I was talking to my daughter yesterday. She was trying to decide what to wear. Deciding on a dress, she asked me what I thought.
"You look beautiful, but don't you have PE today?" I asked
"So what? This is my cutest dress!" She said in a huff walking away.
Well, I must admit it was a cute dress, but I am not sure how well it would have worked running laps, doing jumping jacks and climbing a rope. It wasn't appropriate.
When planning for a Workforce Timekeeper training program, we need to remember the importance of appropriateness.
One feature of the Training Zen philosophy is the use of appropriate learning events and materials. Basically, does the book match the class? Case in point; do you realize that when you purchase Workforce Central you receive a set of user, system administrator and installation manuals? You never see them because they are loaded in the software. You never see them because they aren't used in any training class you may take from Kronos. Why? They aren't appropriate for that event.
I am working with a customer that employs their own technical trainer. That trainer is very smart, patient and helpful with his employees. I bring this up because we decided a two hour class would work best for managers in his organization. Why only two hours? Well, this organization is upgrading from an older version of Workforce Timekeeper. The primary areas managers focus in are the timecard and Workforce Genies. The purpose of the training was to introduce some of the new functions in the timecard (there weren't many) and to apply more focus on scheduling. The key to this training was the materials. In the case of the timecard, a job aid worked best. There was no need for a full blown manual that incorporated practice and guided exercises. These managers need to see the new features and try them out once or twice.
Scheduling was a different issue entirely. We wanted to focus on WHY scheduling is so important and convince managers that scheduling is simple to do, and that it provides them with a lot of good information in the mean time. A job aid would work, however that job aid had to focus on motivation, so rather than build a job aid showing steps and expected results, we build a job aid showing the tasks most beneficial to managers, and show them how those benefits applied to them.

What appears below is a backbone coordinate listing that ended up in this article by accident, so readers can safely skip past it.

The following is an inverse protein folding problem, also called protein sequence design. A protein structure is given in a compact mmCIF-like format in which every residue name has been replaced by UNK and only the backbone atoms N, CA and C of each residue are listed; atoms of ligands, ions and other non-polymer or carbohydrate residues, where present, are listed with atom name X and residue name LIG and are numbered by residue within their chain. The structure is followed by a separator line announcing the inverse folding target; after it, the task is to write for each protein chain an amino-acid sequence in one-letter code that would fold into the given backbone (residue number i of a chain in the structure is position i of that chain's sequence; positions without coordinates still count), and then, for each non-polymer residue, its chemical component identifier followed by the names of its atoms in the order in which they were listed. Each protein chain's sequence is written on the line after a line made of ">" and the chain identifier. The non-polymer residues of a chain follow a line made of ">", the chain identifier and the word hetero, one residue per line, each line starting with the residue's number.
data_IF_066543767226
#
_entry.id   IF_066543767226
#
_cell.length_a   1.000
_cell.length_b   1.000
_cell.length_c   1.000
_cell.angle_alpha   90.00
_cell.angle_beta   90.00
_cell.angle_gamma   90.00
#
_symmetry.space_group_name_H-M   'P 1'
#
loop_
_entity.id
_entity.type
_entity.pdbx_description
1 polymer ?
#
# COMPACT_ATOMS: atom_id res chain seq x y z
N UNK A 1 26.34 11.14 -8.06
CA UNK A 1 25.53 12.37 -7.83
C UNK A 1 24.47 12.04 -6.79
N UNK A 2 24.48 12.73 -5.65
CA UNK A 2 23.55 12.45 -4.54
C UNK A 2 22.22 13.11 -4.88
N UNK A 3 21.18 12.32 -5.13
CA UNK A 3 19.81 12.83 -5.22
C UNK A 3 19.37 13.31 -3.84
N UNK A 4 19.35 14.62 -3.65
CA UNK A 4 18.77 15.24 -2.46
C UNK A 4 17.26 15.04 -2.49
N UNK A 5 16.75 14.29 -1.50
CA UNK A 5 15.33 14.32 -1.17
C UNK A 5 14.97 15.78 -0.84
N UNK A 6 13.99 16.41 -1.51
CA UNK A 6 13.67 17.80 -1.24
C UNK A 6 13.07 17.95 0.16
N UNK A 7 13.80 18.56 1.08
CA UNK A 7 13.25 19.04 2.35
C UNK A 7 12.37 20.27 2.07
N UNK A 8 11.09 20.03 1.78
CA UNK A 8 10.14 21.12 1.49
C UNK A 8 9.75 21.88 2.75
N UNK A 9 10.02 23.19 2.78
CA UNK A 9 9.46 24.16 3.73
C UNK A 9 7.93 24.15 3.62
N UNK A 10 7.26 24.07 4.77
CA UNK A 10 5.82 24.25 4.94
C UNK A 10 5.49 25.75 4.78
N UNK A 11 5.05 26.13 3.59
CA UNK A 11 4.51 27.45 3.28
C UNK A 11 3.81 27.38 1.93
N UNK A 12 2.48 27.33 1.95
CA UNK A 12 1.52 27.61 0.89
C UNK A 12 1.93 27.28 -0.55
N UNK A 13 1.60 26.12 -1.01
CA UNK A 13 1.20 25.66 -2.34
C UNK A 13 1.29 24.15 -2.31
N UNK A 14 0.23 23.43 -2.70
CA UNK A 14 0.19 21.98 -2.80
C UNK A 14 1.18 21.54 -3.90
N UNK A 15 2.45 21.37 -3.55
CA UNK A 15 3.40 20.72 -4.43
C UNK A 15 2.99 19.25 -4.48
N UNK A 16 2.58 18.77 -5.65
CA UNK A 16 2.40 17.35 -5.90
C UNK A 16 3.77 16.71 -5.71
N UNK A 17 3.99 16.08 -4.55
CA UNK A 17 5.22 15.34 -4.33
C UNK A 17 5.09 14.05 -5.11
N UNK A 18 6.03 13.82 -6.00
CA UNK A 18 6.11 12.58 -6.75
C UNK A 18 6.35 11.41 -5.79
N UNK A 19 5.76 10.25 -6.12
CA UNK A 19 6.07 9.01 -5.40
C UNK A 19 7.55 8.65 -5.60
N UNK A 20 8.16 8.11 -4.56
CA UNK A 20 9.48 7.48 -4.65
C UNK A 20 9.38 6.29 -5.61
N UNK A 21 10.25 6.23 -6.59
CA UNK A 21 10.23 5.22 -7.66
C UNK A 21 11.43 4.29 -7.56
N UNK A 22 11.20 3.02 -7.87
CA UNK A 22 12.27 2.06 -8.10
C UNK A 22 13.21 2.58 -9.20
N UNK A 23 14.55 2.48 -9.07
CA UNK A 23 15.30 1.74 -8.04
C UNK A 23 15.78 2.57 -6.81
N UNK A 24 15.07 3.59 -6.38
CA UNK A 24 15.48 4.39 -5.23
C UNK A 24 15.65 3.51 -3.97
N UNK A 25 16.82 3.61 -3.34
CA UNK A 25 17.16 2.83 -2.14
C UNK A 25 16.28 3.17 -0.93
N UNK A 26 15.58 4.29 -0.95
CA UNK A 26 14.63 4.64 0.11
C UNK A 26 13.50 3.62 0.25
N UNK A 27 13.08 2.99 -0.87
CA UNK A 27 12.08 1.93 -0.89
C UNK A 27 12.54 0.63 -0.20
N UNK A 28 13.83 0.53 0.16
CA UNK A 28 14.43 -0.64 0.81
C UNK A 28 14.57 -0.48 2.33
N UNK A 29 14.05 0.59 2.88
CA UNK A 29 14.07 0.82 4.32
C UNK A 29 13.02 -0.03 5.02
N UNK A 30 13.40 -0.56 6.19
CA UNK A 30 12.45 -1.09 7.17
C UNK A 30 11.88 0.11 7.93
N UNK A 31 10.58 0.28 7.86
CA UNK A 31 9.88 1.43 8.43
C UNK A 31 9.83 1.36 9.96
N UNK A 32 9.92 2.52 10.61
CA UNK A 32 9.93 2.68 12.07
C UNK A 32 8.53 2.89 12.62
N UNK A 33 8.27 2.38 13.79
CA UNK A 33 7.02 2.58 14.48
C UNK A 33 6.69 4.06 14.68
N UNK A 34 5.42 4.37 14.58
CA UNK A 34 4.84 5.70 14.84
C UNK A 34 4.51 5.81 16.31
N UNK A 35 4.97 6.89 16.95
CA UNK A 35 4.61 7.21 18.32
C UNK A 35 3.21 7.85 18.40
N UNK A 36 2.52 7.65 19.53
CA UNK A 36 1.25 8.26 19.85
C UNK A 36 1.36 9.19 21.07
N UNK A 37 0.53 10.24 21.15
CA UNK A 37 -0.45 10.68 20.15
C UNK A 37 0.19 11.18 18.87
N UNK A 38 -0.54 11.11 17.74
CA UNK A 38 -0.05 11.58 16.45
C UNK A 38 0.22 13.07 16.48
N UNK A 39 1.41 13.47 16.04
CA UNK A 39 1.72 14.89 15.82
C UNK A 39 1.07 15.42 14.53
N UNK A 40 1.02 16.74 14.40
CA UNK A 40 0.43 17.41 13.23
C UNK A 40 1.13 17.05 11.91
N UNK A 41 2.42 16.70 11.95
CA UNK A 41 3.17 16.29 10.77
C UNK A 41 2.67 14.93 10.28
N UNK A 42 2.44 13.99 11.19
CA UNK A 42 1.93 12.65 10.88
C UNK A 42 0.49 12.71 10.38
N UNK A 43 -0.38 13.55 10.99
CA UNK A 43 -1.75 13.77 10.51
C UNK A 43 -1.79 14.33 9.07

So, do I suggest a job aid for a two hour course? Normally, no, but in this case, with a set of three to five job aids incorporating motivation as well as basic demonstration of tasks this customer is building what is appropriate. Here are some basic tips to deciding on what is appropriate:
Know your goals now and in the future - What are you trying to get across right now? Will there be more in the future? Knowing where you are going will have a significant effect on what you build now
Know what you need in your materials - You don't need exercises in materials designed for a 20 minute live on-the-job training session. You may need to incorporate motivation into your materials. Know what you have to have in your training materials.
Know the length of your training events - Though not always true, the longer your training events, the more detailed your materials should be. Where a job aid will work for a training even of 15 to 20 minutes, you shouldn't consider building 12 job aids for a four hour course. You should consider materials the provide more depth of instruction.
Regardless of what you are trying to convey in your training, the appropriate materials are vital to success. The wrong type of materials will make your training session more frustrating for both you and the learner. Don't make that mistake.
Good luck in your Kronos training implementation!